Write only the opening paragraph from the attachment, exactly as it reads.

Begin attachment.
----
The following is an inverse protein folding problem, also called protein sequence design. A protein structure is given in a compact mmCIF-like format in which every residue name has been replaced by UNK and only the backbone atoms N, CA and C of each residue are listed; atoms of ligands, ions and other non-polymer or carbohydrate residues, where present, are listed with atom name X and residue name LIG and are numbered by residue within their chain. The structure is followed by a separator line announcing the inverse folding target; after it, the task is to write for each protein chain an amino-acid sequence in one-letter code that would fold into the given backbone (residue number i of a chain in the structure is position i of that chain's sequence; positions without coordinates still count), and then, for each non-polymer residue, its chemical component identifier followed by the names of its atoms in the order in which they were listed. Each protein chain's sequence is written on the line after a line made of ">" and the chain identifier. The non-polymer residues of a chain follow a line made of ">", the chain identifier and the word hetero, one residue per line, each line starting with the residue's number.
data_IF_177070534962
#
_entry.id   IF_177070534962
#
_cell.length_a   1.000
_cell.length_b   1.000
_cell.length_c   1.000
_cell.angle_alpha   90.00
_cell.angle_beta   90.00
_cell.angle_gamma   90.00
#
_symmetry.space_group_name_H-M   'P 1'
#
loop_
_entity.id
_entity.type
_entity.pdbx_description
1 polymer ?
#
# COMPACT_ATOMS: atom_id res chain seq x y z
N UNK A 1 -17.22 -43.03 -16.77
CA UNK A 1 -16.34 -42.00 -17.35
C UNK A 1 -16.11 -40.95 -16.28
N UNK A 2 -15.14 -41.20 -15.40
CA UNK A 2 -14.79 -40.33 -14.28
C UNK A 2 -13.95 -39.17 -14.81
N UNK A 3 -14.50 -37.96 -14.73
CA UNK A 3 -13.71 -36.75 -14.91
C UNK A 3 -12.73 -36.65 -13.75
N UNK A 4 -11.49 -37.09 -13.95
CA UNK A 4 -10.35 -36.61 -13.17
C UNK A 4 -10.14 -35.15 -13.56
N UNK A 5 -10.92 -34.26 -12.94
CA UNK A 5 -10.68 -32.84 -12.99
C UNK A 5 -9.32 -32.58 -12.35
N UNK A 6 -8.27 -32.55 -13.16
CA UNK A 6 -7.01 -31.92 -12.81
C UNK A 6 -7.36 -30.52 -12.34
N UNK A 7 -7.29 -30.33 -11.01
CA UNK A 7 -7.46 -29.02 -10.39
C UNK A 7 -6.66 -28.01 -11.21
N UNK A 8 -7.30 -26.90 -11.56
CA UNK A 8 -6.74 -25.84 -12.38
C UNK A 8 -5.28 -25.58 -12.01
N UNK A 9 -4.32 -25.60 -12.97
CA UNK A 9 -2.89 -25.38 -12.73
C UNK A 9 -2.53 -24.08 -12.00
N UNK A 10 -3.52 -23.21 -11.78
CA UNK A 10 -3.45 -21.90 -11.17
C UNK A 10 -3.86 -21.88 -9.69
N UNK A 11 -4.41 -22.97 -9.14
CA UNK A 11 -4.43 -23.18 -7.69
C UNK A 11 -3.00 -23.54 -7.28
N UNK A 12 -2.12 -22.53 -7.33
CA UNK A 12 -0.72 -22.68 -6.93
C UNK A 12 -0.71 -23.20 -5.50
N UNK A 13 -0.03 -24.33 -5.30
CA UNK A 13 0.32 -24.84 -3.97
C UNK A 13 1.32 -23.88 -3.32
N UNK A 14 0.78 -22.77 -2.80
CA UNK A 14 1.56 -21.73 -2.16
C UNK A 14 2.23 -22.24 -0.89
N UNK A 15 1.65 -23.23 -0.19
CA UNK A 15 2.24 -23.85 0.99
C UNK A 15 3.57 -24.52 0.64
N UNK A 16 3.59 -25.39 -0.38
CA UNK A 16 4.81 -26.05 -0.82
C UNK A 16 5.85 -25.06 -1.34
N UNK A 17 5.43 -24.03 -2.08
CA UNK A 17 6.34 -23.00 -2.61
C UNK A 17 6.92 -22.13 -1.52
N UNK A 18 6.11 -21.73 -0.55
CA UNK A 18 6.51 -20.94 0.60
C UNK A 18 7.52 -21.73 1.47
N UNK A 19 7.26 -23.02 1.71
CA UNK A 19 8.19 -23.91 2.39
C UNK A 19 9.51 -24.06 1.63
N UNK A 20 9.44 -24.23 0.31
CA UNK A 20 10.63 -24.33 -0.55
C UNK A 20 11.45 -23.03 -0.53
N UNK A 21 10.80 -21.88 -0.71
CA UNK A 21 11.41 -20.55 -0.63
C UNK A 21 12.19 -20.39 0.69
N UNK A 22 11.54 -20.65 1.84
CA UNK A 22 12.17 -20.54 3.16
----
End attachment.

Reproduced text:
The following is an inverse protein folding problem, also called protein sequence design. A protein structure is given in a compact mmCIF-like format in which every residue name has been replaced by UNK and only the backbone atoms N, CA and C of each residue are listed; atoms of ligands, ions and other non-polymer or carbohydrate residues, where present, are listed with atom name X and residue name LIG and are numbered by residue within their chain. The structure is followed by a separator line announcing the inverse folding target; after it, the task is to write for each protein chain an amino-acid sequence in one-letter code that would fold into the given backbone (residue number i of a chain in the structure is position i of that chain's sequence; positions without coordinates still count), and then, for each non-polymer residue, its chemical component identifier followed by the names of its atoms in the order in which they were listed. Each protein chain's sequence is written on the line after a line made of ">" and the chain identifier. The non-polymer residues of a chain follow a line made of ">", the chain identifier and the word hetero, one residue per line, each line starting with the residue's number.